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A solid amp is the cornerstone of any car audio system so you need to make your purchase count.
After all, it’s futile taking the time and trouble to get great speakers and a solid sub if you let the side down with an underpowered amp.
In today’s monoblock car amp reviews, we’ll serve you up 5 of the strongest amps at your disposal so you can extract the very most from your system.
5 Best Monoblock Car Amp Reviews
We’ll dive straight into the reviews now then we’ll give you the lowdown on getting the best car amp the easy way.
First up in our best monoblock car amp reviews is the potent MRV-M500 from the superstar Alpine.
If you’ve got a smaller car but you’re not prepared to compromise on your sound system, the Alpine comes in a small, sleek package but packs a surprisingly heavy punch.
Famous for hard-hitting home audio the world over, Alpine are no slouch on the car audio front either.
Enhanced Shutdown Performance (ESP) is one of this amp’s chief selling points. Instead of shutting down completely if your system is edging toward overheating, ESP triggers a kind of safe mode. Although not entirely foolproof, this is nevertheless a strong arm of defense.
With up to 500 watts of RMS power handling, the dinky Alpine is man enough to really make your sub sing.
If you want plenty of low-end grunt without sacrificing too much by the way of clarity, the Alpine is a solid choice. Get a rugged and robust amp from a trustworthy brand without needing to take out a bank loan.
Next in our monoblock car amp reviews is a sleek unit from the super-reputable Pioneer. While this amp stands proud on the performance front, it’s priced to bring it within almost anyone’s budget.
You’ll be able to deliver a remarkable 800 watts of RMS power to your sub with this monoblock. Although this translates to an exceptional low-end and plenty of thudding power, the amp is small enough to fit into even compact vehicles without eating up too much of the interior.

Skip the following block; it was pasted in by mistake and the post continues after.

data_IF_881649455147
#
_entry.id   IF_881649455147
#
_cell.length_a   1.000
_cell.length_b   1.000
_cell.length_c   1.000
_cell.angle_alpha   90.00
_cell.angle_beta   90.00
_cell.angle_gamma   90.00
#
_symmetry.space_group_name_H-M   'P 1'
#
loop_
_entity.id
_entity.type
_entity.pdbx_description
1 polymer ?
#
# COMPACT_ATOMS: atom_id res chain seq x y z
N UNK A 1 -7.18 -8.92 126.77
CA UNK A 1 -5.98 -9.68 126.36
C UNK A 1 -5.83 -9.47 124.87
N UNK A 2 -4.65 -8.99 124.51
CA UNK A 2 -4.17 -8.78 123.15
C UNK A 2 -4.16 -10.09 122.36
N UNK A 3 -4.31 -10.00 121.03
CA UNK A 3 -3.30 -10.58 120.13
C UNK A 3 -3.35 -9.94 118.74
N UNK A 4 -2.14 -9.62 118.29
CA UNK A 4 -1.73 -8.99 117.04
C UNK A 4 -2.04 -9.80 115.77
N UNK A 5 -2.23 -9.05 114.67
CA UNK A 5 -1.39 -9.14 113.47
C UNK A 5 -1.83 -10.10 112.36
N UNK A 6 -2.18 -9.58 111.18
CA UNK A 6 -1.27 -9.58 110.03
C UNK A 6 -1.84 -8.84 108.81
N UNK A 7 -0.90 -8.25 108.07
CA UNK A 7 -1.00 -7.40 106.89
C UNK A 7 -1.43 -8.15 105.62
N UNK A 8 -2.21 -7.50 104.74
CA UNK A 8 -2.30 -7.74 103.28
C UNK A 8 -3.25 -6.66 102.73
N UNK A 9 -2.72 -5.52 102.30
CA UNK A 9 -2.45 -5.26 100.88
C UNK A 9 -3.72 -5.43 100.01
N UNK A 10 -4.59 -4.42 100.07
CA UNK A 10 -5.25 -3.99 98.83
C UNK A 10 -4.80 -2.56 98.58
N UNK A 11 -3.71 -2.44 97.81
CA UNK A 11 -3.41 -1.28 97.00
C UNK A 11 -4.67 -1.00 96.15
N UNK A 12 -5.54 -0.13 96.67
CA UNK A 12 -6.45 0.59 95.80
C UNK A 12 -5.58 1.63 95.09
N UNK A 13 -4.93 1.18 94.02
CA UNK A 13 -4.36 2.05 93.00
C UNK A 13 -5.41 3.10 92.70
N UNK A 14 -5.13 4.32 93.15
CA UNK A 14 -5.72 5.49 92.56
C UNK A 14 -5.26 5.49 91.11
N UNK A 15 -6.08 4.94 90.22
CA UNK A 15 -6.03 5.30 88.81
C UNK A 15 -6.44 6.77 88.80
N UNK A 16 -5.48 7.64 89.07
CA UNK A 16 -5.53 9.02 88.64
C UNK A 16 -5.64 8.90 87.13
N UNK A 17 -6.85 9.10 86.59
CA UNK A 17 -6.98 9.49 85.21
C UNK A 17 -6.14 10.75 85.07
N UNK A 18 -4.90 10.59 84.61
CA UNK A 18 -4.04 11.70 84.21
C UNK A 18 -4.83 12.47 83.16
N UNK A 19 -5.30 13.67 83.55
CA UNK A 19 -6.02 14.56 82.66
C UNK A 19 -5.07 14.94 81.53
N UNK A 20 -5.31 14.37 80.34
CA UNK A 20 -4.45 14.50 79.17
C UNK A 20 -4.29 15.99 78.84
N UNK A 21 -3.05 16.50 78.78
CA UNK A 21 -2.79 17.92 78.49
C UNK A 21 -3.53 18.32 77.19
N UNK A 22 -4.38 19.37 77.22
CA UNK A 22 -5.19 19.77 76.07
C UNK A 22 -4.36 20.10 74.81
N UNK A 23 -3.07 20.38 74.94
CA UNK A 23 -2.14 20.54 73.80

Even if you push your system to its limits, you’re pretty safe from any overheating so this is ideal if you enjoy working your car audio hard.
The one minor gripe is that using the remote is fiddly and awkward at times.
With super-simple installation and all the efficiency of class D amps, the Pioneer makes a great and affordable way to upgrade your stock system without outlaying a fortune. Road test one today and get those windows shaking!
No monoblock car amp reviews would be complete without an appearance from the enduringly popular BOSS Audio.
You might expect a 2400-watt amp to be priced aggressively but the Riot is firmly in budget-friendly territory.
Class D amps draw less power than class A/B alternatives. This alone means there’s less chance of overheating. Pioneer pay further attention to this issue with an impressive thermal protection circuit.
2400 watts of maximum power handling is calculated based on 1 ohm x 1 channel. As with all quoted power figures, it’s best to keep your expectations pegged back but you’re certainly unlikely to be complaining about a lack of firepower.
If you enjoy fiddling with your soundscape, you’ll appreciate the subsonic filter and subwoofer control. You’ll also be able to manipulate the bass, gains and frequencies for maximum customization.